Wednesday, March 18, 2009

Taking the government at their word

Over on Kiwiblog, DPF accuses me of dishonesty over my post on National's planned across the board spending cuts. His reason?

don’t know if he is deliberately misrepresenting the situation, or genuinely does not know the difference between identifying potential savings/cuts and automatically cutting them.
Neither. Instead, I'm taking the government at their word. In case anyone has forgotten, National - and DPF, and the sewer-dwellers now howling their agreement with his slur - spent the last nine years screaming about a "bloated" state sector, the "growth of bureaucracy", and of the need to end "a decade of excess" and cut "low-quality spending". Their response to the recession has focussed on highlighting the need to control debt - but not by forgoing tax cuts to the rich, you understand - which means spending cuts. Against this background, when their Minister of Finance issues a document demanding departments "identify the spending that delivers the lowest value for money", the natural conclusion is that they will follow through and actually cut it. Any other conclusion would simply be perverse.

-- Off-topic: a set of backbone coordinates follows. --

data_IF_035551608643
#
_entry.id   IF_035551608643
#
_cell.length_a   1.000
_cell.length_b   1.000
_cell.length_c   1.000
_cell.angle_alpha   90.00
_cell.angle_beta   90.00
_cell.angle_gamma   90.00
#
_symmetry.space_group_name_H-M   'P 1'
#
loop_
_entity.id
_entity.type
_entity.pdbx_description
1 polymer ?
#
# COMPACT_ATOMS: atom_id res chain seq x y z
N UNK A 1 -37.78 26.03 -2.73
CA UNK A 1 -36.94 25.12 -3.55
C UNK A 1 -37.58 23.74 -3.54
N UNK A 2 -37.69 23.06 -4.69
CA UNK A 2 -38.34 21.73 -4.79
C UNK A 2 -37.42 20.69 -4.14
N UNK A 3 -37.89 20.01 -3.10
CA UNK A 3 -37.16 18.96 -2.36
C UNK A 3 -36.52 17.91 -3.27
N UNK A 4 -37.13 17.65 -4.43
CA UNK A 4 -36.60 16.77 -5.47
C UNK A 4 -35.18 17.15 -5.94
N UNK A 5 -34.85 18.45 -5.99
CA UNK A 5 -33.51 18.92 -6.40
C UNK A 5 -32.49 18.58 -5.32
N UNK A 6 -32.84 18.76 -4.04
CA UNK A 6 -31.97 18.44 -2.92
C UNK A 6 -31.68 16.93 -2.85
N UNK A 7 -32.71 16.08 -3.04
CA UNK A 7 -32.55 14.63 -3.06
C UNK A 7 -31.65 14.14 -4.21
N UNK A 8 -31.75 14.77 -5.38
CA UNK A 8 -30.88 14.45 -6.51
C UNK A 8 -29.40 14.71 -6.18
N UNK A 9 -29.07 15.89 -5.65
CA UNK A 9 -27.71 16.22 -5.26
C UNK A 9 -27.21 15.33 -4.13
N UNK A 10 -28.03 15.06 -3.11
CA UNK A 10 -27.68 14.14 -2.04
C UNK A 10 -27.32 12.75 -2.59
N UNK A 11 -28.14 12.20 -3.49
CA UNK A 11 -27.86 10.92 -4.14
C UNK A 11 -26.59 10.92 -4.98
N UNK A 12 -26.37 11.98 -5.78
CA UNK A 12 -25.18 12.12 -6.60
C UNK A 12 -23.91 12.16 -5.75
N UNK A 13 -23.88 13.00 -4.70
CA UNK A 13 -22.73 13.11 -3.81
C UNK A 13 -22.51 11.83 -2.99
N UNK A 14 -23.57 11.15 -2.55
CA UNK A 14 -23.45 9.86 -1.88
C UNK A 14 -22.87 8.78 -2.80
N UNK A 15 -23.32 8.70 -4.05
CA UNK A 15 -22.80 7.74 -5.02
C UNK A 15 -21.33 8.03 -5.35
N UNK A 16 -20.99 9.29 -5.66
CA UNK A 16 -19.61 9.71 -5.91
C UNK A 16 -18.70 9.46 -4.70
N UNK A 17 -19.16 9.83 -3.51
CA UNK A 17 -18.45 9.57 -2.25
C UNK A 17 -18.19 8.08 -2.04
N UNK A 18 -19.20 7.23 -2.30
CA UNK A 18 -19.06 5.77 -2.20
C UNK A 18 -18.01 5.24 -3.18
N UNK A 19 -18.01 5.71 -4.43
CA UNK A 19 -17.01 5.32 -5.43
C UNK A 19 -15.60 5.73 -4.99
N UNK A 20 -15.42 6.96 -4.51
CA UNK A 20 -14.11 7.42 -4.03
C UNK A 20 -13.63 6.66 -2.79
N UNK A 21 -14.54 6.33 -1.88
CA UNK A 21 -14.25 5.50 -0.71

That doesn't mean I expect departmental budgets to drop by the identified 5% or 10% - that will depend on how they reallocate funding to National's new projects (roads instead of road safety, for example). The full picture will become apparent in the Budget and from post-Budget OIA's. But I am at least giving National the benefit of assuming that they are not simply engaging in this as an expensive academic exercise. Which is apparently more credit than their official web cheerleader is willing to grant them.